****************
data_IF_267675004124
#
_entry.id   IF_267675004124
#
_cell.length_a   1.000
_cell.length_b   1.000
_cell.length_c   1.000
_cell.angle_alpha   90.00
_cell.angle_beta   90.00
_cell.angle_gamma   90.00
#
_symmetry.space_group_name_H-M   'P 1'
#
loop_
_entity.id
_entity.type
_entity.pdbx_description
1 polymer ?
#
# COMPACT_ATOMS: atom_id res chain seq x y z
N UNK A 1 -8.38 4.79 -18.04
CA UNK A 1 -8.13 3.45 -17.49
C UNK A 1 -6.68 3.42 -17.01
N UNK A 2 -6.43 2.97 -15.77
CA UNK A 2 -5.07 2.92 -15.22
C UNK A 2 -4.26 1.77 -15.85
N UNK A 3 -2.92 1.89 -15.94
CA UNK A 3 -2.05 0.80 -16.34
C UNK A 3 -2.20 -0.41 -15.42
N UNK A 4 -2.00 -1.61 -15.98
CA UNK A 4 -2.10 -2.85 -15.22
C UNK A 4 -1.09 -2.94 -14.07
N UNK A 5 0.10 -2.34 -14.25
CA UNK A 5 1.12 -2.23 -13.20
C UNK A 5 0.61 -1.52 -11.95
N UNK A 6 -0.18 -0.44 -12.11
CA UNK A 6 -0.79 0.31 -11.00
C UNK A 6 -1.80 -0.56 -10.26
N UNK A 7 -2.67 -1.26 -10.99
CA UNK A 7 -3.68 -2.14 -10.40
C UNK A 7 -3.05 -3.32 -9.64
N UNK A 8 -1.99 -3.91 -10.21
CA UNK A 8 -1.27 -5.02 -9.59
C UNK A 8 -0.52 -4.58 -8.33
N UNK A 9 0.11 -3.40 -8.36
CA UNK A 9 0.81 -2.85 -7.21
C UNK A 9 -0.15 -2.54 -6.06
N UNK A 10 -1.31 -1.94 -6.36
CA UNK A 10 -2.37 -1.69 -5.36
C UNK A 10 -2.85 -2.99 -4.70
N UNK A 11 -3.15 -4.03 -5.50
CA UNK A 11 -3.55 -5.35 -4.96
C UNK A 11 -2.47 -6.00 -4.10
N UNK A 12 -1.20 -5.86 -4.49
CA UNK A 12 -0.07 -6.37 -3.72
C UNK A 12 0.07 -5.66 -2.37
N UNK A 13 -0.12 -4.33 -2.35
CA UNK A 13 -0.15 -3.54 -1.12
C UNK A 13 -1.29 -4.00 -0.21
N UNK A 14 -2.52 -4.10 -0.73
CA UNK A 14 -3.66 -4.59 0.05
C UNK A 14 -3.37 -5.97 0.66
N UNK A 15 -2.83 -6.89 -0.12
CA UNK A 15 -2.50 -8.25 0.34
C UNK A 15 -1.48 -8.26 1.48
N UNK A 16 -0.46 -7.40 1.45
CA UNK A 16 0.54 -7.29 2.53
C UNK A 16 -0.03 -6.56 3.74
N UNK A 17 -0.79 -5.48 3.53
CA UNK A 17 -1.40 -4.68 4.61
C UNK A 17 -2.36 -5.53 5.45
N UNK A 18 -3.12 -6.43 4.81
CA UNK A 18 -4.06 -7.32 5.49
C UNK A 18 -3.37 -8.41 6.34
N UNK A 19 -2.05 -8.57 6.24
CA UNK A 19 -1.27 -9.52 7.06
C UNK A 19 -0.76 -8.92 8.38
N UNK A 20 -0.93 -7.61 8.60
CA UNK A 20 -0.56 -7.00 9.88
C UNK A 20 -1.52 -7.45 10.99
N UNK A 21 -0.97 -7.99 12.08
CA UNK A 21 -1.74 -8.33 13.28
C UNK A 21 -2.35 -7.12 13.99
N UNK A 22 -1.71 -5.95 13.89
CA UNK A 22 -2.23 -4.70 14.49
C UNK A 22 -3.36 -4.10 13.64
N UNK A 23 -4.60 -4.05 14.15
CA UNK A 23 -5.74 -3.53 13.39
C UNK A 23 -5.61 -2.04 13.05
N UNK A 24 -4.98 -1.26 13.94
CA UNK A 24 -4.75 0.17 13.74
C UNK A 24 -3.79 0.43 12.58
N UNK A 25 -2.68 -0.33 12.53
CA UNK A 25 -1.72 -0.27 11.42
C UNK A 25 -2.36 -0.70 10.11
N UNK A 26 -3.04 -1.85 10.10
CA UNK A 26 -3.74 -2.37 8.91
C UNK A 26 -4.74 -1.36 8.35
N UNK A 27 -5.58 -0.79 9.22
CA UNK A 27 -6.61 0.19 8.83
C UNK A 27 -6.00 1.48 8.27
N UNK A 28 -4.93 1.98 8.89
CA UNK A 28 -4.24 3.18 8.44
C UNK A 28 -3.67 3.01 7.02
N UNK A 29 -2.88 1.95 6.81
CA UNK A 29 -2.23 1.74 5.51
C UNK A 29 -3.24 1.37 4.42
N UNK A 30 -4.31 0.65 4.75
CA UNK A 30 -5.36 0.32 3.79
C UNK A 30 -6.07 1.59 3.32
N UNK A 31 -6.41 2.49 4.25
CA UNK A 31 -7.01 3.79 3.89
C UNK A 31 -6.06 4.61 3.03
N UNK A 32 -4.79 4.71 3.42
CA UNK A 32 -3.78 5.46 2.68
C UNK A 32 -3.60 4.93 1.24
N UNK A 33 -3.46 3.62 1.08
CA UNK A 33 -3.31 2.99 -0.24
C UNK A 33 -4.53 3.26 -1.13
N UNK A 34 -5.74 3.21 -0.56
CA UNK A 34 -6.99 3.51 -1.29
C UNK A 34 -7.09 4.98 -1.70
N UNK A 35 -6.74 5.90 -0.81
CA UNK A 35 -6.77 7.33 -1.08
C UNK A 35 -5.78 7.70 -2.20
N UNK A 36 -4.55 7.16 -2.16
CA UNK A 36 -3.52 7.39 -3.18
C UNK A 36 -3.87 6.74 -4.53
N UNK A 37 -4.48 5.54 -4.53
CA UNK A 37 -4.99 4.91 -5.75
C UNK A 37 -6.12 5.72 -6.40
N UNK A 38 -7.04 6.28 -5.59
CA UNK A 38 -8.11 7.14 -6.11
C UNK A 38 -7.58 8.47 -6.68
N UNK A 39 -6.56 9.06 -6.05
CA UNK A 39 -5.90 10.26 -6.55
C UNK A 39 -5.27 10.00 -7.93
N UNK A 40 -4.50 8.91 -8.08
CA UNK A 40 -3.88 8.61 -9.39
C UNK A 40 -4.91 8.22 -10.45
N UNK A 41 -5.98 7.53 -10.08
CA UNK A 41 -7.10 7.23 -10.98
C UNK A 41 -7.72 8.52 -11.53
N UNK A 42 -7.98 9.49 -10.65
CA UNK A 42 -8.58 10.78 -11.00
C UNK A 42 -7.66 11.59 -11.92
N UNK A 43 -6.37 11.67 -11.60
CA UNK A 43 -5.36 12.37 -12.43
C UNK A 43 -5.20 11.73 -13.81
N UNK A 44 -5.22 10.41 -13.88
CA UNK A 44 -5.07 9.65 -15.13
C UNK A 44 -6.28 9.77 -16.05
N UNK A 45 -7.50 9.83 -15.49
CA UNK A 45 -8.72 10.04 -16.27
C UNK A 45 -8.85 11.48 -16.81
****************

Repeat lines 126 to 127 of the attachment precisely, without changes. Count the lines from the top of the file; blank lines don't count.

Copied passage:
N UNK A 36 -4.55 7.16 -2.16
CA UNK A 36 -3.52 7.39 -3.18